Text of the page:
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    Four keys to China winning 2019 World Cup hosting rights. You'd likely agree with No. 5

    Aug 8, 2015
    China's delegation celebrates after winning the hosting rights for the 2019 World Cup. AP

    FILIPINO basketball fans were left heartbroken by the decision of Fiba on Friday to give the hosting of the 2019 Basketball World Cup to China.

    While a Philippine presentation built around the country’s passion for basketball and a very active social media campaign anchored on the haashtag #PUSO2019 was impressive, Fiba’s decision to pick China was also easy to understand.

    Spin.ph takes a look at the five keys to China’s win over the Philippines in the bidding war for the 2019 Fiba World Cup.

    1) Experience in hosting major sporting events

    While China's presentation was pretty straightforward, it flaunted what voters in the Fiba Central Board needed to know. Asia's economic powerhouse has hosted several major events over the last seven years beginning with the 2008 Olympics. China had also hosted the 2010 Asian Games and the 2014 Youth Olympic Games, and had held a few preseason NBA games. In 2022, 14 years after hosting the Summer Olympics, Beijing will also stage the Winter Olympic Games - the first city to host both Games. China definitely drove home the point that ‘More Than Ever,' the country should host the 2019 Fiba World Cup.


    2) Government guarantee

    China didn't have a Hollywood actor to anchor its pitch before the Fiba Central Board, but it brought the people that mattered. Retired NBA star Yao Ming was just the cherry on top. What mattered were the bigwigs present from the country's Olympic body, top officials of the hosting cities and government bigwigs. And in the communist nation, a government backing is more secure than any bank guarantee.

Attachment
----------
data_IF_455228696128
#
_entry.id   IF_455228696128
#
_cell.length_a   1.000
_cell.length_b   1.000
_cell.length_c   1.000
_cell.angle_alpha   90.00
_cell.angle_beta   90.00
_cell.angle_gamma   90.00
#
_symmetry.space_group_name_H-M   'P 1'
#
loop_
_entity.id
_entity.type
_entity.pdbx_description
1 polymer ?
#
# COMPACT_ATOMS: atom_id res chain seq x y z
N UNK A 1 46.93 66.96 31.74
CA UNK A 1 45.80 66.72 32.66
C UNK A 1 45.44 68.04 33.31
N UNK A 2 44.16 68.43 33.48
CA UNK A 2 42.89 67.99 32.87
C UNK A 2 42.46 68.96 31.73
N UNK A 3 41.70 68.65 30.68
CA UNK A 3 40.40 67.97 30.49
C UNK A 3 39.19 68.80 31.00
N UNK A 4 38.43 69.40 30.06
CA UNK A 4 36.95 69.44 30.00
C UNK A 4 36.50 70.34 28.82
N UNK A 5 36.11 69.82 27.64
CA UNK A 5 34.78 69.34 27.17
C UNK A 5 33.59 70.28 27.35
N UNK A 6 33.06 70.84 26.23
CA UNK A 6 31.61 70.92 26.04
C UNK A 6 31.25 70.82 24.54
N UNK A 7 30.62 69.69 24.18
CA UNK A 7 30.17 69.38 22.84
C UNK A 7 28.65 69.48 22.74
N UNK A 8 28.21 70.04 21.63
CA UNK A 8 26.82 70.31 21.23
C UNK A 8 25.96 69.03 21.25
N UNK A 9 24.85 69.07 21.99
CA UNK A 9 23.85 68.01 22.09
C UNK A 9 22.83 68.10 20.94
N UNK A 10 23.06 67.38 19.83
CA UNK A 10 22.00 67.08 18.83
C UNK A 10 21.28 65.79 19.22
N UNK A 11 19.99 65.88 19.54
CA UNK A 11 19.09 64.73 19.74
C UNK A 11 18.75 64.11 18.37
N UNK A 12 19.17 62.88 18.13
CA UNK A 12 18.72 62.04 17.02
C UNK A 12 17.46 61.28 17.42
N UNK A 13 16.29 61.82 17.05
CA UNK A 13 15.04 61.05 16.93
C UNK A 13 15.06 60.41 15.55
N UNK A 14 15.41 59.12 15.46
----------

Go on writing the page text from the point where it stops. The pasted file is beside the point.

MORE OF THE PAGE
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    3) Magnificent Eight

    Beijing will lead the way in China’s hosting of the Fiba World Cup with Nanjing, Suzhou, Wuhan, Guangzhou, Shenzhen, Foshan, and Dongguan also hosting games. While the set-up may pose logistical problems for most countries, China was able to convince the board that it can pull it off, with each city having enough infrastructure both for the games, the delegations, and fans. Heck, they promised 100,000 hotel rooms for the quadrennial games and they weren't even exaggerating.


    4) Big market

    China offered the biggest and best possible stage for basketball's premier spectacle - the world's biggest economy. Flaunting both its strength in numbers and its giant economy, China didn't need to put in much effort to convince Fiba board members that this nation with over a billion people is the next frontier for one the world's fastest-growing sports.

    And since we're trying to get to the bottom of this, we might as well add a fifth factor, which, we're convinced, is the single biggest reason that swayed the pendulum in China's favor. Really? Yes, really.

    5) Fiba politics

    Samahang Basketbol ng Pilipinas (SBP) officials led by Manny V. Pangilinan sure have come a long way in repairing the country's relationship with the world basketball body since the dark ages of the Basketball Association of the Philippines era when the Philippines was banned from all international competitions due to infighting among its ranks. MVP himself is now a member of the powerful Central Board and nurtures a relationship with Patrick Baumann, the secretary-general who in truth runs Fiba's affairs.


    But we now know that the SBP is still to get a significant foothold in the politics within the world body, or at least not enough to swing the votes in the Philippines' favor during Friday's voting in Tokyo. We lost 7-14 in the final ballot, not because our presentation or bid was inferior, but because the lines were already drawn even before the balloting was done. If you doubt this, you can only look back at the bidding battle for the 2013 Fiba Asia championship back in 2012 in Tokyo where a team of heavy hitters from the Philippines dressed in chic suits made a great pitch - only to lose out to Lebanon which was represented in the final presentation by two men wearing jogging pants with their tournament IDs tucked in their back pockets.

    It was probably poetic justice that the 2013 Fiba Asia hosting right was eventually awarded to the Philippines, but that dumbfounding 2012 Tokyo debacle showed us that in such an endeavor, the die was already cast even before the presentations were made.

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    China's delegation celebrates after winning the hosting rights for the 2019 World Cup. AP
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